By John Drinnan
Friday 28th November 2003
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Some small advance came last week with news that TelstraClear is changing its analogue cable television services in Wellington to digital.
Work on the new service is expected to start in the New Year.
Although the hybrid system of fibre-optic cable to the curbside and coaxial cable to homes will not change, the shift next year will entail extra investment.
In particular it will require a big outlay to adopt a new set-top box to convert the digital signal for analogue sets.
The digital package, which will offer stereo sound and wide-screen television capability, will be priced higher than the analogue one.
TelstraClear has 25,000 television customers in Wellington and 15,000 in Christchurch, so the set-top box decision could be expensive.
Although customers will pay more for the digital service, it still might be an easy sell given the complaints about the poor analogue picture quality.
Since February 2002 TelstraClear's cable operation has largely been a reseller for a selection of Sky channels. It also has four exclusive channels.
TelstraClear is two years into a seven-year arrangement with Sky, its only competition.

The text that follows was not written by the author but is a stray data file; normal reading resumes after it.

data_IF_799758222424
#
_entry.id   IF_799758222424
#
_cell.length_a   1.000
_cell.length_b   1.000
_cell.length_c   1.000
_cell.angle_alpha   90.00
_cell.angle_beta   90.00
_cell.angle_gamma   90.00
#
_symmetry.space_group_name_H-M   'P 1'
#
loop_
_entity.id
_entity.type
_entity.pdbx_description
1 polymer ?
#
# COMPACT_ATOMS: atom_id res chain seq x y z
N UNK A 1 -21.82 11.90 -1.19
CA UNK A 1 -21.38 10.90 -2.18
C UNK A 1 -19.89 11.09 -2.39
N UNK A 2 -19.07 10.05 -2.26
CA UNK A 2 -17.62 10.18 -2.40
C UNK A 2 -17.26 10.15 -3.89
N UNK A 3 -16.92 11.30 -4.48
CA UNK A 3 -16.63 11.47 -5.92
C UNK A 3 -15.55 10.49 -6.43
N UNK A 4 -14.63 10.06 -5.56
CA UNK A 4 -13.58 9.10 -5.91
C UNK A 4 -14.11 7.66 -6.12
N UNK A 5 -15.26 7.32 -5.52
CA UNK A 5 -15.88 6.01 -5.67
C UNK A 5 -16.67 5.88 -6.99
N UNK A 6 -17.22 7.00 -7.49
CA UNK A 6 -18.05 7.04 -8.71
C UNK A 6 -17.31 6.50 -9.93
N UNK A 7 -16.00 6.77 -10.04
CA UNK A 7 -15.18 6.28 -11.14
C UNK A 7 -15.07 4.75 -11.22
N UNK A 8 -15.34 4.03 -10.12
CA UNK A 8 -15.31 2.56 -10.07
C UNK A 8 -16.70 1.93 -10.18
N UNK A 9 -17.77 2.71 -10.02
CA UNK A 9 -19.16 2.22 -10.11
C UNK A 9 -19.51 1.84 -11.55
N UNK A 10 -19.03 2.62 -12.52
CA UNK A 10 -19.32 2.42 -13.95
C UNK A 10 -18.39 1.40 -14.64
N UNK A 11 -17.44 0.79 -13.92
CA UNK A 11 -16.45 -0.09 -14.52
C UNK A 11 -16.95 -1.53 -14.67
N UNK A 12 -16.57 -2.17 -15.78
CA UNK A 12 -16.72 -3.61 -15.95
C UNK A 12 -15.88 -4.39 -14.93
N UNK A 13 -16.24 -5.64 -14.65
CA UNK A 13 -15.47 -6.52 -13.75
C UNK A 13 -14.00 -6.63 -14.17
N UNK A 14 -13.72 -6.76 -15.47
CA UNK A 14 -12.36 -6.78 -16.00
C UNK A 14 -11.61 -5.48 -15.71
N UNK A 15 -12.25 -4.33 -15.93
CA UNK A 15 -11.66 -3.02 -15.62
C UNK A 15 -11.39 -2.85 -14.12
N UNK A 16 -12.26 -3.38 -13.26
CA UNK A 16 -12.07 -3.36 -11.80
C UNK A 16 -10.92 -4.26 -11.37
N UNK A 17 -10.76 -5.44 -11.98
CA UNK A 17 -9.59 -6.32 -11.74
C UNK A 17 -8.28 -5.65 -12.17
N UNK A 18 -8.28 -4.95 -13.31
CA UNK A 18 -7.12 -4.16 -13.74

Outside the Wellington and Christchurch markets, TelstraClear is also working on digital broadcasting using ADSL technology, though this is in the early stages of development.
Meanwhile, TVNZ's digital ambitions have been bought into check with the departure of Marty Behrens, the head of the business development department. Mr Behrens and TVNZ parted company last week over what TVNZ chief executive Ian Fraser described as different visions for the company's future.
Mr Behrens came under fire for an aggressive approach to demanding equity from programme makers for his fledgling TV programming distribution operation. But Mr Behrens had also been active in revitalising TVNZ's hapless campaign to get a digital television service up and running after failed attempts in the past.
However, his full steam ahead approach had queered the pitch for TVNZ and its sensitive relationship with the government during a big rethink on policy toward public broadcasting.
The prospects may never have been so good for TVNZ to win ministerial support for a free-to-air digital service with Steve Maharey in charge of the broadcasting portfolio.
Under Mr Maharey's predecessor, Marian Hobbs, the government pulled the plug on TVNZ's digital ambitions and got closer to Sky Television and its established digital services.
But Mr Maharey has a more traditional Labourite view on public broadcasting and is sceptical that it can be advanced while reliant on Rupert Murdoch interests when analogue finally ends.
Now that Mr Behrens has moved on, TVNZ has indicated that it does not intend to replace him. It has employed a senior broadcasting executive, William (aka Bill) Earl, to assess digital television options from overseas and to act as a senior policy adviser to Mr Fraser.
Mr Earl is a veteran of New Zealand television and a contemporary of Mr Fraser. He is one month into a six-month contact.
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